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Lallie Lennon provided convincing testimony of the injuries suffered from the fall-out.
Nearly 60 years have passed since Totem 1, a British nuclear test in the Australian desert, was recklessly conducted in unfavourable meteorological conditions.
Nuclear testing of any sort, even in the most “controlled” of circumstances, is inherently abusive, a crime against the environment and humanity for countless generations to come. Yet the effects of Totem 1 were particularly bad, even by the warped standards of the era.
The mushroom cloud did not behave in the way it was supposed to. Instead of rising uniformly, part of it spread laterally, causing fallout to roll menacingly at ground level over a remote yet still populated corner of South Australia, sowing injury, illness and death in its wake.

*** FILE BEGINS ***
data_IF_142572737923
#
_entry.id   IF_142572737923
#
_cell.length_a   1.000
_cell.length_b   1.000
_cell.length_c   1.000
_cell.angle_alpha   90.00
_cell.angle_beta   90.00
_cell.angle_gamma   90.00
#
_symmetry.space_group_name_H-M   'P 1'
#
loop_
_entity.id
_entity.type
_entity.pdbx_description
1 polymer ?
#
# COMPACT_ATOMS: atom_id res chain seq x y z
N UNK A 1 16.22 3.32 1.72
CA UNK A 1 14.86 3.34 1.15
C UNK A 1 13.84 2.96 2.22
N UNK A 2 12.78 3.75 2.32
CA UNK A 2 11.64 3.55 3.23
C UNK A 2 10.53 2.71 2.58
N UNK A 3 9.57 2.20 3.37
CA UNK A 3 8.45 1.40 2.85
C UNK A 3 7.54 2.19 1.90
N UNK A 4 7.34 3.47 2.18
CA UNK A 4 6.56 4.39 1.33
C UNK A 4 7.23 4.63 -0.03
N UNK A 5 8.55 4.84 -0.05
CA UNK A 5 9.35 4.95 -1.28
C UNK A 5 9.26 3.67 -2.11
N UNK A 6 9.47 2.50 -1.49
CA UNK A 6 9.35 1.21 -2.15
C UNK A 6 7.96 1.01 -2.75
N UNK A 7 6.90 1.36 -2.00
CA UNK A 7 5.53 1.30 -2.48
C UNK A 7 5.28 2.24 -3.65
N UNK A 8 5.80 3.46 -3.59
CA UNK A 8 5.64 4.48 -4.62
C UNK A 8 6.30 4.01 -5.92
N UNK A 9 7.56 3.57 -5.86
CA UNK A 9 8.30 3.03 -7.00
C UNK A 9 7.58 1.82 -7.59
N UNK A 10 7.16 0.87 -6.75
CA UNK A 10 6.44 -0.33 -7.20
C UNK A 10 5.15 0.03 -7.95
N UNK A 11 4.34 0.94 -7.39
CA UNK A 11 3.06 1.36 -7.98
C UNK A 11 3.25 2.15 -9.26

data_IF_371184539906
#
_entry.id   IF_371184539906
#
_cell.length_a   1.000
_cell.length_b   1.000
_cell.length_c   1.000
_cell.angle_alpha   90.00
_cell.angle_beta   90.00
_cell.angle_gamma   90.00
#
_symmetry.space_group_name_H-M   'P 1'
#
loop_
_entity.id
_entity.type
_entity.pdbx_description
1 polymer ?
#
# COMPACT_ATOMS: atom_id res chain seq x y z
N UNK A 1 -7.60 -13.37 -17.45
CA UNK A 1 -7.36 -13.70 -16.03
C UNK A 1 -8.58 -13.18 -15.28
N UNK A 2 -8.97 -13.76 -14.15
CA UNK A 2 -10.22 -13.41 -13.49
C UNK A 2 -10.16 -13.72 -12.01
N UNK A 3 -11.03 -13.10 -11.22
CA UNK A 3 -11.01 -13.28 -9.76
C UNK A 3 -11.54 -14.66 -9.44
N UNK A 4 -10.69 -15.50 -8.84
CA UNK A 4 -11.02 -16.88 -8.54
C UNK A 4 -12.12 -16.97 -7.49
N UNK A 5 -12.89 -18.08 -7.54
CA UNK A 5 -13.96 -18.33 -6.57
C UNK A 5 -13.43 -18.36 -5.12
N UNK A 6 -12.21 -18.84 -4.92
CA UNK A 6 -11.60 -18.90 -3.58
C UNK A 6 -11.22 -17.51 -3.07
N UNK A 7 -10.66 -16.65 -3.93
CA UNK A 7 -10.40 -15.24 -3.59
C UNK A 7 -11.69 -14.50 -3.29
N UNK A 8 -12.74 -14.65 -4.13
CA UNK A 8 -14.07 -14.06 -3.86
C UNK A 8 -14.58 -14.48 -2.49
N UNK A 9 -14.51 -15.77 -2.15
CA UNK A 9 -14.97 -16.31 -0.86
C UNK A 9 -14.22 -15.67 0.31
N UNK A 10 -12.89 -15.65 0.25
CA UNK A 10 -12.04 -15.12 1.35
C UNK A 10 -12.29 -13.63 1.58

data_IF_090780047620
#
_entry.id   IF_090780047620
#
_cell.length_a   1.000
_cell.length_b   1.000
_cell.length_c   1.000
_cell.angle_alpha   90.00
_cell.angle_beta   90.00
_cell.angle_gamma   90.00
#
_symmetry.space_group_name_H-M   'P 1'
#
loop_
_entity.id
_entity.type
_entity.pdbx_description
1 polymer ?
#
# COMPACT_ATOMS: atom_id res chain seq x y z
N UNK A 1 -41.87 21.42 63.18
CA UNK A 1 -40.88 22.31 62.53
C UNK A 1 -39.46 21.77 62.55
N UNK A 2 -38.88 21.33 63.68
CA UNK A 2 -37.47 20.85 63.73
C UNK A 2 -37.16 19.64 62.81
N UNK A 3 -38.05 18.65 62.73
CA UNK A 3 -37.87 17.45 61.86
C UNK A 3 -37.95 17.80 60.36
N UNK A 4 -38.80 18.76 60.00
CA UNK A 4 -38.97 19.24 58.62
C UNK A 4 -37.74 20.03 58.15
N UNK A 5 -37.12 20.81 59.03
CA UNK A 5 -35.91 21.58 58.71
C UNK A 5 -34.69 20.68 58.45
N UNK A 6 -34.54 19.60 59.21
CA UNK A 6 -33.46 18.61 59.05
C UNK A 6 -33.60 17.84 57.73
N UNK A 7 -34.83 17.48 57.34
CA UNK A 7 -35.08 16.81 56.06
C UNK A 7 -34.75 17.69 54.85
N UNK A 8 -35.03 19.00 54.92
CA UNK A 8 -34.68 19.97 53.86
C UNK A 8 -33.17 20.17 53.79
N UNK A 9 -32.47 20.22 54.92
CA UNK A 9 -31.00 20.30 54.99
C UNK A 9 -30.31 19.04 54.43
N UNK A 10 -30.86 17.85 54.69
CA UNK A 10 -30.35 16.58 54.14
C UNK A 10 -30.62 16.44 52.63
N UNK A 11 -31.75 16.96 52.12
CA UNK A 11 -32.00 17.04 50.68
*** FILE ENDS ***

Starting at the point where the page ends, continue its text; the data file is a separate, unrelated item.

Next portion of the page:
The number of casualties is unknown because the secretive and unaccountable nuclear establishment has always declined to investigate the full impact of its own criminal negligence. But it has been suggested by investigators that perhaps 50 short-term Aboriginal fatalities resulted.
In addition to those who died, many others were exposed to harmful levels of radiation. The long-term health effects on these individuals have never been charted — but anecdotal reports of high cancer rates and horrendous birth defects in isolated “downwinder” communities have circulated.
At the time of the tests, it was well known by authorities that communities of Aboriginal people were close by. Yet the official attitude was that the concerns of a “handful of natives” could not be allowed to interfere with the “interests” of the British Commonwealth.